It was a cold night, but the warmth of God's presence trumped the frigid weather. So did it seem to lessen the weariness and loneliness in the all-too-secular hearts of us all. There was no sermon but there was plenty of good news as hearts were softened by the disciplined sounds of "Hodie" and "Glory to God in the Highest," all offered chorally and symphonically to adoring parents and grandparents by their children and grandchildren. Echoes of cascading sound lingered in the ramparts of that great sanctuary of God at the end of every musical offering, as if to seal something greater on our hearts than even the music itself.

The Basilica, its staff writes, is more than just a beautiful building. It is a gathering place for people of all faiths and races, a center for the arts and a refuge for the poor. It's a community very much committed to the growth and social well being of Minneapolis. In many ways we felt that last night, even before we searched out the Basilica's self-understanding this morning.

Oh that every church were as massive in both symbolism and heart! Oh that I were too as a temple of God myself. The chill air going home was warmed by more than a heated truck in which we had come with our own children. The Spirit of God had stirred our hearts again and made us more ready than before for the coming of our Lord and more yearning than ever for the gathering of all his people.

Saturday, December 13, 2008

'God Deep in the Flesh'

The title belongs to blessed John Weborg, professor emeritus of theology at North Park Theological Seminary, whose Covenant Companion colums on Advent over years have been reappearing each Friday during Advent this year on the Covenant Newswire site (see link to yesterday's entry at Each column has been a reminder that we are surrounded as believers by those who have been drawn, like us, to love his appearing.

Ours is no disembodied faith. It thrives in life's flesh, which God created in the first place, then provided for its redemption in Jesus Christ, and even now sustains through his Holy Spirit. All life comes from our God, who has not only invested himself in our flesh as human beings but surrounded us in Christ with so many who, in their flesh, share with us in the whole body (read "flesh") that belongs to him.

An earlier post this week on the Covenant Newswire announced the retirement of Everett Wilson, no less a blessing in our common life than John Weborg--a gifted, thoughtful, and persistent brother intent on lauding God's glory in his flesh through fervent writing, preaching, pastoring, and participating passionately and joyfully--not to mention sacrificially--in our common life as believers.

All we like sheep have gone astray in the flesh, tempted to nibble ourselves lost along life's way. But Weborg and Wilson, with God deep in their flesh through the grace of Christ and the sustaining power of the Holy Spirit are just two of all those living reminders who have kept drawing us back to the only true Shepherd of our lives.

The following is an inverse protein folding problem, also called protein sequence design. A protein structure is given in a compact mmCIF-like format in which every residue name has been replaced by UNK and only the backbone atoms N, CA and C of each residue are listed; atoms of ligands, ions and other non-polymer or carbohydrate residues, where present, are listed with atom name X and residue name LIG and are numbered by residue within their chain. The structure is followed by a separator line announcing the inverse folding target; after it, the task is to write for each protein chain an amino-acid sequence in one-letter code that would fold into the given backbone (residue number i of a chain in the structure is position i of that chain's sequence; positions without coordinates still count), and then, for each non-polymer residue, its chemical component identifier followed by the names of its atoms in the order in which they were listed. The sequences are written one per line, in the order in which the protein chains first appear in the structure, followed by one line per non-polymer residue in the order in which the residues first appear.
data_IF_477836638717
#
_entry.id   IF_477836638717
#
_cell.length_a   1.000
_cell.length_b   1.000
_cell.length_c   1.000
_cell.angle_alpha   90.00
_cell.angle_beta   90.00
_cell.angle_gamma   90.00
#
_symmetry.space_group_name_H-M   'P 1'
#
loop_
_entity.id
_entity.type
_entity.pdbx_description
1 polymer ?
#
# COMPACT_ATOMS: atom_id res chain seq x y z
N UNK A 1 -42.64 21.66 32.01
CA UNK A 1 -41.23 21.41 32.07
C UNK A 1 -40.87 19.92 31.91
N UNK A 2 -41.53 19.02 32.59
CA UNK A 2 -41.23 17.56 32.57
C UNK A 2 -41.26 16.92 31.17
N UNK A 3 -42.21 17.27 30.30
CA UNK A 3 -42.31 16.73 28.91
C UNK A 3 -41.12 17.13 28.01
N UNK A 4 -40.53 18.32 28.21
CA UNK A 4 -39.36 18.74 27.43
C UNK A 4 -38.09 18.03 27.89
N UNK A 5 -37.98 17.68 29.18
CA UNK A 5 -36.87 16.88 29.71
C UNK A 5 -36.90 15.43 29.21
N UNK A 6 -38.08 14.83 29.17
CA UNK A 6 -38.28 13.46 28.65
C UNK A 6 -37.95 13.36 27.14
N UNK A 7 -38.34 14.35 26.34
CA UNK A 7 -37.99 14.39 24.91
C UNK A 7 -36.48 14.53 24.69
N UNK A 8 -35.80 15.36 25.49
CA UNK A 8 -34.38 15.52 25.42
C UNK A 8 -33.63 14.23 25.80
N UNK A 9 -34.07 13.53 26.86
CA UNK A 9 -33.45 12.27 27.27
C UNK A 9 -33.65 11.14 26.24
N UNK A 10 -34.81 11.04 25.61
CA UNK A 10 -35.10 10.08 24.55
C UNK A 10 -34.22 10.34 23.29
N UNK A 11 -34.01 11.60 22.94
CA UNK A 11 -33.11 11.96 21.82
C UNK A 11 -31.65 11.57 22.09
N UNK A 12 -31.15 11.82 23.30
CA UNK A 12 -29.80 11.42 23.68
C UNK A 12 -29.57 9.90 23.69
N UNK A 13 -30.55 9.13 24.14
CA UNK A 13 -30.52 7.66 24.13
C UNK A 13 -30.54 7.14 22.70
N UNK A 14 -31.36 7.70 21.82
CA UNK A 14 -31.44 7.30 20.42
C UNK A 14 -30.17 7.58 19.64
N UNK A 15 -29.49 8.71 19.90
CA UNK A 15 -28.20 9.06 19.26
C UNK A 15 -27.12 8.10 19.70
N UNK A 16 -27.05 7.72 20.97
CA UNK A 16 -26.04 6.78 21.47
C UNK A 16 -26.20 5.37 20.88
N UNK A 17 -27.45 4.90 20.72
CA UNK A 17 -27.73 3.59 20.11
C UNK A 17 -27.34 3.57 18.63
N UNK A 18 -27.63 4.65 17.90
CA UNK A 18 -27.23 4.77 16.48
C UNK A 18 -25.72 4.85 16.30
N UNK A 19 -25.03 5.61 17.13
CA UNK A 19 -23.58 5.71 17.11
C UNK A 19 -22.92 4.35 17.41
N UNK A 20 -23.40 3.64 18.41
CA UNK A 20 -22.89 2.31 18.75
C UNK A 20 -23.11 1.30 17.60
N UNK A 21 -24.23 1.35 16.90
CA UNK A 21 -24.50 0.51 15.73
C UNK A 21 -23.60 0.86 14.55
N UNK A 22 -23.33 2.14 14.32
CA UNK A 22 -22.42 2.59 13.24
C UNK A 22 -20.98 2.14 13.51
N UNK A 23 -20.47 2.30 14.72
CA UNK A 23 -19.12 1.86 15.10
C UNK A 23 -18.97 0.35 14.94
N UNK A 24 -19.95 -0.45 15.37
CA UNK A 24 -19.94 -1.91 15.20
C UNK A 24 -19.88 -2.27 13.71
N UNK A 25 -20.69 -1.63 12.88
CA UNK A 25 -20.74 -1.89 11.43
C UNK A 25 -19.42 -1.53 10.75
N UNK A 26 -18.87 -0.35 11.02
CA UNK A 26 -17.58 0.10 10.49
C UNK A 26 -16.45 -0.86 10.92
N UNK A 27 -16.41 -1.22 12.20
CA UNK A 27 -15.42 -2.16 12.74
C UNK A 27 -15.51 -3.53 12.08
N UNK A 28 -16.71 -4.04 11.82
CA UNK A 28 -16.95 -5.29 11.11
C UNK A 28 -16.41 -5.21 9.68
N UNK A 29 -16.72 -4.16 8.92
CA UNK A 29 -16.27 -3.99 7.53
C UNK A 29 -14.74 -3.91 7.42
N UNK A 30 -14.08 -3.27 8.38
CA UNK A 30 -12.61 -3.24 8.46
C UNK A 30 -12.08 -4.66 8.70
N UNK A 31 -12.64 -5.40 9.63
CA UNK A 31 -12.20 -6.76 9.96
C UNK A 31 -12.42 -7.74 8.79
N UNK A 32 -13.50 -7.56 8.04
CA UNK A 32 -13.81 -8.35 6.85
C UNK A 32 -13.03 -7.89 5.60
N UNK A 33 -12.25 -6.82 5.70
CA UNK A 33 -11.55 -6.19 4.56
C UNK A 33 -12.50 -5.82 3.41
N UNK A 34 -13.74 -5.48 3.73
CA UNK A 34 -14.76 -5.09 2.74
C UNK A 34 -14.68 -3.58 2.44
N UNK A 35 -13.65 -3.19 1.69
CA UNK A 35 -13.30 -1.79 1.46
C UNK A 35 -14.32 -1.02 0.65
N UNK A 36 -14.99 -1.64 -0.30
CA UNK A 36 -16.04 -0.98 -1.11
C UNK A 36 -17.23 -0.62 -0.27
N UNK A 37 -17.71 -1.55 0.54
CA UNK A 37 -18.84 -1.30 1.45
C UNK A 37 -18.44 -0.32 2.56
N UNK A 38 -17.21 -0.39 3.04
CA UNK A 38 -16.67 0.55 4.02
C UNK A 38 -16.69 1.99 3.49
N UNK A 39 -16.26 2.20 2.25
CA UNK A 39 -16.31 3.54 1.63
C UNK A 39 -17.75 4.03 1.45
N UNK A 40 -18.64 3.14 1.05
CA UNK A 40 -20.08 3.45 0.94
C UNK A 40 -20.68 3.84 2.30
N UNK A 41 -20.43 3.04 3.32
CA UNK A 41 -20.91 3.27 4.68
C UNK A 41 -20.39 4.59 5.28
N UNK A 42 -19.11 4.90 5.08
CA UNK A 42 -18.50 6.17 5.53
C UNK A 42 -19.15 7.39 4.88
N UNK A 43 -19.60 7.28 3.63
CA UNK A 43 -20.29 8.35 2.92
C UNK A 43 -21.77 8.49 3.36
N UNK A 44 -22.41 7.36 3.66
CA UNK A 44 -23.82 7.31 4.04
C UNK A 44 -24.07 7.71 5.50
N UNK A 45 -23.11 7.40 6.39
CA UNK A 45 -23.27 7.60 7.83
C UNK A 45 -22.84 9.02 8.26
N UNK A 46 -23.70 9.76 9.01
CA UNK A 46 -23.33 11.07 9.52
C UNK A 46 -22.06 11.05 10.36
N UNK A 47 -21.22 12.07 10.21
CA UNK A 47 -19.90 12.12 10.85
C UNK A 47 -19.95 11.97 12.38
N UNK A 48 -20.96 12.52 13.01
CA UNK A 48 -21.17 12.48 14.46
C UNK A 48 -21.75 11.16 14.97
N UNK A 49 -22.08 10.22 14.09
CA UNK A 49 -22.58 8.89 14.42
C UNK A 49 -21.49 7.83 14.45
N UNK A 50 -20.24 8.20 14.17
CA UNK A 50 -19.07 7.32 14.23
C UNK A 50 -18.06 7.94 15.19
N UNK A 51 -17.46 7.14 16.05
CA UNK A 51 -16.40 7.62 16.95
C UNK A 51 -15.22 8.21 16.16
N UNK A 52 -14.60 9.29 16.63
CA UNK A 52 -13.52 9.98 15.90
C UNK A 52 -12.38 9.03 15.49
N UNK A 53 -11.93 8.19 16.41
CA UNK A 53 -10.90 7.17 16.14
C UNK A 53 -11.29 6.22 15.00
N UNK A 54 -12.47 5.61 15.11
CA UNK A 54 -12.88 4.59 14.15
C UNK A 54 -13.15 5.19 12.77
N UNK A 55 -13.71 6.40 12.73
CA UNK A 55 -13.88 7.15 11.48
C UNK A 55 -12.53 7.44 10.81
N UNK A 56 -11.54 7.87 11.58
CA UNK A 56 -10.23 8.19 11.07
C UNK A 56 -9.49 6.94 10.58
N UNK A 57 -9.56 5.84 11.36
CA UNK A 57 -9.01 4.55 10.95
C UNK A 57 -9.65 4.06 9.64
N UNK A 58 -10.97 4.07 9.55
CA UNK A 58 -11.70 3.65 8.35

Thanks be to God and Christ and the Holy Spirit for all the likes of them. Belonging to Christ, they also belong to us! Dwelling with them in hope this Advent we are closer to the Day of Christ's appearing than when we first believed. Bless his holy name--and theirs!

Monday, December 1, 2008

Waiting in Advent

The advent of a new church year finds us in the Chicago area, where we have needed to be as family support for our hospitalized granddaughter, Kajsa Grace, and her family.The saga of her life over six brief years--which so many have followed regularly in manifold prayer and practical support--is indeed remarkable. Born with half a normal heart, having endured four major surgeries to enable survival and maintain it, she now is receiving further intensive care for chest infections in most of the resulting sutures.

Time and again her father and mother, Paul and Krisitn, have acknowleged how meaninful at every critical juncture the prayers and support of God's people have proved in the healing process, both for Kajsa and for their family.

Yesterday at their church in Libertyville, Illinois, Pastor Dwight Nelson wove beautifully together from Psalm 80 and Isaiah 64 the twin biblical themes of lament and restoration so central to observing Advent as a season of hope. He reminded us all that "while [we] are not lacking any spiritual gift as [we] wait for the revealing of our Lord Jesus Christ" (1 Corinthians 1:1-9), the healing offered by God over time requires the constant facing of our desperate need for him as well as sincere repentance for our sins. Christian hope is not an easy fix to troubling circumstances in life as we experience it, the snapping of a finger to make things well. It is a life-long precess of learning both to repent of our waywardness and trust in the forgiveness and restoration he alone can supply.

Passing by many homes already respendent with Christmas lights and decorations on our way to and from Children's Memorial Hospital 40 miles away, and listening to so much chatter over the air waves that is mindless of Christ's coming and all he offers, I have found myself wondering if we in America lament enough over what is happening within us as we seek to deal with all that is going on around us worldwide. Good seed is not likely to survive in untended and unprepared soil.

Don't pass Advent by on the way to Christmas. Waiting and watching for God--with all that entails--is always the key to being blessed by him, restored at his coming, and made whole.